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Protagoras

Duo Logoi

"Logos" is greek for speech  ("logoi" is the plural).  A logos in this sense is a position or argument that one brings to the issue.  Plato and Aristotle refer to "eristic" debates in which the goal was to win a verbal victory, rather than to find the truth. Some people today regard trial lawyers and politicians as playing such high stakes verbal games.  As a sophist, Protagoras was in the business of teaching young people the techniques of winning eristic debates.  Thus his claim;

"There are two sides to every question."

is taken by Aristotle to mean that no matter what someone holds, the clever debater can produce an opposite argument (enthymeme) and give an opposing speech (logoi).  Aristotle gives several examples of such verbal manipulations, which came to be called "sophisms."

"in rhetoric a spurious enthymeme may be based on the confusion of some particular probability with absolute probability. Now no particular probability is universally probable: as Agathon says, One might perchance say that was probable -- That things improbable oft will hap to men. For what is improbable does happen, and therefore it is probable that improbable things will happen. Granted this, one might argue that "what is improbable is probable." But this is not true absolutely. As, in eristic, the imposture comes from not adding any clause specifying relationship or reference or manner; so here it arises because the probability in question is not general but specific. It is of this line of argument that Corax's Art of Rhetoricis is composed. If the accused is not open to the charge -- for instance if a weakling be tried for violent assault -- the defense is that he was not likely to do such a thing. But if he is open to the charge -- i.e. if he is a strongman -- the defence is still that he was not likely to do such a thing, since he could be sure that people would think he was likely to do it. And so with any other charge: the accused must be either open or not open to it: there is in either case an appearance of probable innocence, but whereas in the latter case the probability is genuine, in the former it can only be asserted in the special sense mentioned. This sort of argument illustrates what is meant by making the worse argument seem the better. Hence people were right in objecting to the training Protagoras undertook to give them. It was a fraud; the probability it handled was not genuine but spurious, and has a place in no art except Rhetoric and Eristic."  Aristotle, Rhetoric, Book II, Chapter 24 [1401a]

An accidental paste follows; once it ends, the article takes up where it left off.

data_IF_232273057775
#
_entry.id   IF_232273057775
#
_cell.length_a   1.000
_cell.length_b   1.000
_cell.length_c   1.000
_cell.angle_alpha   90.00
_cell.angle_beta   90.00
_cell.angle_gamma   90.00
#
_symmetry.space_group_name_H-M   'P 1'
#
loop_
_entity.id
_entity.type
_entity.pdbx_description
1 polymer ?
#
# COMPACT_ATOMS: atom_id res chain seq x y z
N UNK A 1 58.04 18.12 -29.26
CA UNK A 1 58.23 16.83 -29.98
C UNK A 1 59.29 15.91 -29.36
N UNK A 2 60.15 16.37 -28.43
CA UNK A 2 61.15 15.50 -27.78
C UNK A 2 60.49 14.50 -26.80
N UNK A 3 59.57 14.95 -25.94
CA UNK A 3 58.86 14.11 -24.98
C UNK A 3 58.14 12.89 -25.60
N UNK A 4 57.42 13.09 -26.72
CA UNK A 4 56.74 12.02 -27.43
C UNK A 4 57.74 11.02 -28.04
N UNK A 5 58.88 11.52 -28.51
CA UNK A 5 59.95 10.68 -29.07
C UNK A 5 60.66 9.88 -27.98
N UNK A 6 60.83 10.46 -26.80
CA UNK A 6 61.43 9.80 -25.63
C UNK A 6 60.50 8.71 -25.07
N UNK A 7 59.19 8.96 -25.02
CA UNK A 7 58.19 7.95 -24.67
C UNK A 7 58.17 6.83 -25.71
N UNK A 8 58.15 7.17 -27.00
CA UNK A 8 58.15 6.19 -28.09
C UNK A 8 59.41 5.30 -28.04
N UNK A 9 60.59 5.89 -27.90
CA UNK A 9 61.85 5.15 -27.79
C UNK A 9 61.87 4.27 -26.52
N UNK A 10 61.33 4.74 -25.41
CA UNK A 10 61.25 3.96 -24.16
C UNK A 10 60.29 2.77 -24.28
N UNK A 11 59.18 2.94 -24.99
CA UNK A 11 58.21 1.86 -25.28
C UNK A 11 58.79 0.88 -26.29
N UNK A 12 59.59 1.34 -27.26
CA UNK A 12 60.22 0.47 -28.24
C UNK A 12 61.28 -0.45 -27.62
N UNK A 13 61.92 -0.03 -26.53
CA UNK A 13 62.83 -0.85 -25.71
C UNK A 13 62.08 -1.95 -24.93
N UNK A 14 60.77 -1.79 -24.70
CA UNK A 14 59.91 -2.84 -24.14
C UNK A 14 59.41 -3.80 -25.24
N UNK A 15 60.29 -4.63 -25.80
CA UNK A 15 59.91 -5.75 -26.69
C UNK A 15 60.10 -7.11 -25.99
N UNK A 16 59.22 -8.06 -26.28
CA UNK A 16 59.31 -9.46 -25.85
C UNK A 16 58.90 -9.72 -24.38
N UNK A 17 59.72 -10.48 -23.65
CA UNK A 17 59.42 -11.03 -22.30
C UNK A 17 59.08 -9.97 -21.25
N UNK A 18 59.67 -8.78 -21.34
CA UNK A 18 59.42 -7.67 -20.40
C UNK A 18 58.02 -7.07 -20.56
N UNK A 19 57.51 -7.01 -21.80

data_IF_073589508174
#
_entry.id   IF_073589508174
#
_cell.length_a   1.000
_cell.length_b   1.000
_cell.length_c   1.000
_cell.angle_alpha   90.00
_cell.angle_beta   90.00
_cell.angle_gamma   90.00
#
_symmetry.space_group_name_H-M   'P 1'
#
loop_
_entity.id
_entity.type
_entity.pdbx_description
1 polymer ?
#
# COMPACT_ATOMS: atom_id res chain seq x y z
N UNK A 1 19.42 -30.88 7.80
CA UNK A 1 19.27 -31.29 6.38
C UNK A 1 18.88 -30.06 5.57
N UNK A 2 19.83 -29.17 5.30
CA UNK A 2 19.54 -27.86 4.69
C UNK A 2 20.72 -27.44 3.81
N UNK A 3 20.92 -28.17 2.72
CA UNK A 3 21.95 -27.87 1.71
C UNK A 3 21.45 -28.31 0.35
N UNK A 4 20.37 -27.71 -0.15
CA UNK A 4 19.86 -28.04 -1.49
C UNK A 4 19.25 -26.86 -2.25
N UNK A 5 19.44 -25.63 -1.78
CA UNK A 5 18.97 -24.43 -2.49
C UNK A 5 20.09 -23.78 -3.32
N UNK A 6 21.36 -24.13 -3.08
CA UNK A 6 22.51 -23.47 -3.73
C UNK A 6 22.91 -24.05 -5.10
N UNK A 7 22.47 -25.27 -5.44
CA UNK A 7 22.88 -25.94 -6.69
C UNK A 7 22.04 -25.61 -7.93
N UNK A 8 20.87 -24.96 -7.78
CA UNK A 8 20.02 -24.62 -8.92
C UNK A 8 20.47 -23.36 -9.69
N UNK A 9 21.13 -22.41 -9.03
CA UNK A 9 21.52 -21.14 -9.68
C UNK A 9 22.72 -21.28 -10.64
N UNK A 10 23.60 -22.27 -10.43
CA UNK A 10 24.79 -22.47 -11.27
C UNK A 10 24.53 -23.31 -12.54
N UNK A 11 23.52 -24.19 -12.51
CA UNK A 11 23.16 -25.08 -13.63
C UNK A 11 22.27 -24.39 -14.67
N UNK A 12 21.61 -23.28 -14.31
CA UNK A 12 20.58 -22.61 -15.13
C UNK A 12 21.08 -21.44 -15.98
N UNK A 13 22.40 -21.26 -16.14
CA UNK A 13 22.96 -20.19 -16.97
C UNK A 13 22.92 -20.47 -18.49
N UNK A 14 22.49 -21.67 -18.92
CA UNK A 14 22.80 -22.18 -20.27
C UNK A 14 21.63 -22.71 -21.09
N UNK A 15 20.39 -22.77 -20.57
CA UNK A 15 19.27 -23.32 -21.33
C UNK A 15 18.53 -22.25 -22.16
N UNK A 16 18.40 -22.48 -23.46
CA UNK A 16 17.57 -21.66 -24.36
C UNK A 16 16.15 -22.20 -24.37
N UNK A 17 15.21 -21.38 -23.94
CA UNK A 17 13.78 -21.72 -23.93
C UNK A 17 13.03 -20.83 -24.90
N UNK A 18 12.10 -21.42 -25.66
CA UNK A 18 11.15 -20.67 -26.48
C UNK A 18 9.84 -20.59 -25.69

Aristotle uses two examples of sophistic logoi here. The first sophism uses an ambiguity in uses of the word "probable" to reach an absurd conclusion.  Anything at all that happens, however rare, has some degree of probability.  Thus we can say that there is a degree of probability that even the most improbable things will happen.  So far this is clear so long as we keep the point that improbable things have a low degree of probability; in other words, improbable things are improbable.  But the sophist blurs the point about degree in moving quickly to the argument that since there is a probability that improbable things will happen, it follows that "what is improbable is probable."   If you think such sophisms are impractical, just analyze carefully the logoi of politicians, especially in matters like war and money.

The second case involves a sort of trial argument.  Both cases exemplify types of sophisms in which the weaker argument is made to appear to be the stronger argument.  Aristotle regards such eristic methods as spurious and frauds.  He identifies Protagoras as an originator and teacher of such sophisms. 

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